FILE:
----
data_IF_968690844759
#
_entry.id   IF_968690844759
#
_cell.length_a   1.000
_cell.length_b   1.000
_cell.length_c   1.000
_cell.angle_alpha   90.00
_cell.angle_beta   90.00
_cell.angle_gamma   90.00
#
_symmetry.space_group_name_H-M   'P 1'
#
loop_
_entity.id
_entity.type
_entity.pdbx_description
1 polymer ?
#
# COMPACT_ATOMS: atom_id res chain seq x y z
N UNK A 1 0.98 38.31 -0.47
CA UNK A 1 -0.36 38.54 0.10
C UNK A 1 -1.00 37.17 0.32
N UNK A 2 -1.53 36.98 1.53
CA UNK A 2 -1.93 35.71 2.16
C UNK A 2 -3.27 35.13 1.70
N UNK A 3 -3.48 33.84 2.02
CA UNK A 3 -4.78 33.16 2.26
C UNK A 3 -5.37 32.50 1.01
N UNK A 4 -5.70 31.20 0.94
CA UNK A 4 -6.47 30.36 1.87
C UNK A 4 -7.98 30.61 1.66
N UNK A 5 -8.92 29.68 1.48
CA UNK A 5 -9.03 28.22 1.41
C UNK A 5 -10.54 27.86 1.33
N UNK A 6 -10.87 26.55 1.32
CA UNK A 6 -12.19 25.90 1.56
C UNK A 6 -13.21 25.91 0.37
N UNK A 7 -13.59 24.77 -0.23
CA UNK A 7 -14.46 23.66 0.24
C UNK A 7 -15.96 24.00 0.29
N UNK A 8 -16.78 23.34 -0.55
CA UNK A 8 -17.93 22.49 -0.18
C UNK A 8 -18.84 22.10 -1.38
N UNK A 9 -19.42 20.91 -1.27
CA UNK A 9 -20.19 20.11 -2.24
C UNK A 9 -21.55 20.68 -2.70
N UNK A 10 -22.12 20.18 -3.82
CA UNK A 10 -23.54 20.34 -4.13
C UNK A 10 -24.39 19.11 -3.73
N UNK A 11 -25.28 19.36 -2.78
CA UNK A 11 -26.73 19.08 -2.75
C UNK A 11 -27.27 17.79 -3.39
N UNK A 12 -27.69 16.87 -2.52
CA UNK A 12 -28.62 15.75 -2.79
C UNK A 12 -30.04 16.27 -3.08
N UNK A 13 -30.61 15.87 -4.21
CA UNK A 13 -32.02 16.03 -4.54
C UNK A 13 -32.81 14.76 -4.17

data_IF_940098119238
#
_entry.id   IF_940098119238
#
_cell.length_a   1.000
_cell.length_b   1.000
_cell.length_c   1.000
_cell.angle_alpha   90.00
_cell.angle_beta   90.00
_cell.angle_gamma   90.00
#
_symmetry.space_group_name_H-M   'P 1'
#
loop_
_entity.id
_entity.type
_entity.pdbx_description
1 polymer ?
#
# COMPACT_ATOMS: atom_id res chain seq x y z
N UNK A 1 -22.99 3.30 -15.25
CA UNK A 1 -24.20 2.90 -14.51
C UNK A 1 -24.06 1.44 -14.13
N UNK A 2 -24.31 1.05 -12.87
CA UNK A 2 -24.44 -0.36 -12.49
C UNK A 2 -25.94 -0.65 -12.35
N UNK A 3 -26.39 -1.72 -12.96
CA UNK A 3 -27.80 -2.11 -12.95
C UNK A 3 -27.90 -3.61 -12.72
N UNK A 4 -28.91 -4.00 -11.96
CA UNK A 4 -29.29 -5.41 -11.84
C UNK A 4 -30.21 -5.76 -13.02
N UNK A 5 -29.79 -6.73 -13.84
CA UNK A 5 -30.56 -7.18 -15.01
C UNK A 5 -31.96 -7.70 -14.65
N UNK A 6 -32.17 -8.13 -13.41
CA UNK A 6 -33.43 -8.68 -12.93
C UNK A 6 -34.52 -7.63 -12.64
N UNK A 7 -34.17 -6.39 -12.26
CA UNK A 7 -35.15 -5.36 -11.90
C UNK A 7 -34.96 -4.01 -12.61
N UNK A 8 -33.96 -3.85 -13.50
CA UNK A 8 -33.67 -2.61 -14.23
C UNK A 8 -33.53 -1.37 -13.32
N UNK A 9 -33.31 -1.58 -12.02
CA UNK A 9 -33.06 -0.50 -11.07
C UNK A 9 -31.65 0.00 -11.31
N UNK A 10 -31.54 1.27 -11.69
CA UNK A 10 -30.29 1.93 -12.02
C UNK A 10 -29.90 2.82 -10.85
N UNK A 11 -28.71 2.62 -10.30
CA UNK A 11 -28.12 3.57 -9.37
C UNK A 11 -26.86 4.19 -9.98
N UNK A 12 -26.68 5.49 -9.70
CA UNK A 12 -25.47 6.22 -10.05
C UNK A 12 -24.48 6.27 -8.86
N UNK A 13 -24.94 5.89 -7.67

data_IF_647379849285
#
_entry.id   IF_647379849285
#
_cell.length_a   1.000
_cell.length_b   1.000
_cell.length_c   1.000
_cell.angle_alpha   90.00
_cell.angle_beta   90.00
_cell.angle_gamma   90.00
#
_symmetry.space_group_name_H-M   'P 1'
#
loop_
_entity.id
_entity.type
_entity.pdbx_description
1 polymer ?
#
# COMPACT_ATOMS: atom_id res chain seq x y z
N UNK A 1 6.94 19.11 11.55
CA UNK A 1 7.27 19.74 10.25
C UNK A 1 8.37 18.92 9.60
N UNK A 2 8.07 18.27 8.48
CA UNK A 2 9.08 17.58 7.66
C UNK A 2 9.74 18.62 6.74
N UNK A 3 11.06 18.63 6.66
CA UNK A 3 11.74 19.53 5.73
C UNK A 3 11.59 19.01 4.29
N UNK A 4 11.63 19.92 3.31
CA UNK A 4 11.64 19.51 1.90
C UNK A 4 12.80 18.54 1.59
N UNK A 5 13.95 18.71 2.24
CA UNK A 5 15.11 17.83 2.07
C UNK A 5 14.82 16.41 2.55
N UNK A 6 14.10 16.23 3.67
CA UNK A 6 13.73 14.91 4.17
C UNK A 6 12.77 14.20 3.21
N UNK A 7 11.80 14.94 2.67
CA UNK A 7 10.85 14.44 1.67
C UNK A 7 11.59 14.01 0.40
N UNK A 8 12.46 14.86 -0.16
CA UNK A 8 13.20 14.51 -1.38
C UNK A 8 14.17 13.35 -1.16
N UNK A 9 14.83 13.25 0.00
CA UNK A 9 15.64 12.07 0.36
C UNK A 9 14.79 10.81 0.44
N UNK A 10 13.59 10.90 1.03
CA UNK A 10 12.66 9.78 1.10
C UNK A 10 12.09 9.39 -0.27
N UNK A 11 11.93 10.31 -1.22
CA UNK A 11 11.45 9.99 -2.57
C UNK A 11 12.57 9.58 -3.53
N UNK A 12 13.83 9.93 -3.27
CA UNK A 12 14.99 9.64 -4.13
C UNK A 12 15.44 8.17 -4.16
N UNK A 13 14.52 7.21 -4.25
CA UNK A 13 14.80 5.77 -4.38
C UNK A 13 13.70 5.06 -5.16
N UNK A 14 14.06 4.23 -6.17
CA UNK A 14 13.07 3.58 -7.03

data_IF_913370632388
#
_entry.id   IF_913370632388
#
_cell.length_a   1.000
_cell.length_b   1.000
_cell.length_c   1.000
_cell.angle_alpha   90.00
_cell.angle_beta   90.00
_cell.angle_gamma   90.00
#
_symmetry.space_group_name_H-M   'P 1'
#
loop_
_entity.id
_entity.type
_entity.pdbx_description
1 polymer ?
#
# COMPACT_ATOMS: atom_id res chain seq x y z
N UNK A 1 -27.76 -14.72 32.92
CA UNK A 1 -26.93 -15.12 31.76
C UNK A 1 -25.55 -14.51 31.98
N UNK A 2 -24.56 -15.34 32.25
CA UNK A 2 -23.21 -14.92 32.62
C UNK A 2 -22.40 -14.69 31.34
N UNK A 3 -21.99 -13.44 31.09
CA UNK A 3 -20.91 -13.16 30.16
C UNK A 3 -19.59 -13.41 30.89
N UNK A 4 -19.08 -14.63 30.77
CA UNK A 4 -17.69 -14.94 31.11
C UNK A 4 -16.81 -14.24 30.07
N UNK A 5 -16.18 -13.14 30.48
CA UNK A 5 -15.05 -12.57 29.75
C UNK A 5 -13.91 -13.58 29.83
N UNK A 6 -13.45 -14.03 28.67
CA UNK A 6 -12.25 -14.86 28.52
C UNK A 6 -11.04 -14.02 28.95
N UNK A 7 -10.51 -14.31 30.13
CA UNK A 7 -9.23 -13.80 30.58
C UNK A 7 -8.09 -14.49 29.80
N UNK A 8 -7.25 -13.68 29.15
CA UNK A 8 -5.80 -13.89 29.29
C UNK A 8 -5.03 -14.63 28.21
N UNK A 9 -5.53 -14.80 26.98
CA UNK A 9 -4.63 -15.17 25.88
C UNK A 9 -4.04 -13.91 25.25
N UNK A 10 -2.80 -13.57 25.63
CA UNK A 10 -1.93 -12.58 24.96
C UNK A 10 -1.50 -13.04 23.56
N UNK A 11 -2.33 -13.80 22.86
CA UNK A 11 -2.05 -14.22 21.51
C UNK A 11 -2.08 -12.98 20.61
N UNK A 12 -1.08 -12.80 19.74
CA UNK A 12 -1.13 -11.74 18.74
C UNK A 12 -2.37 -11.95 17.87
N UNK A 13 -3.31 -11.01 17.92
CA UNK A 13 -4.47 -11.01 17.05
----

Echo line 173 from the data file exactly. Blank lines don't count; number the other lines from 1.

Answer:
N UNK A 13 14.52 7.21 -4.25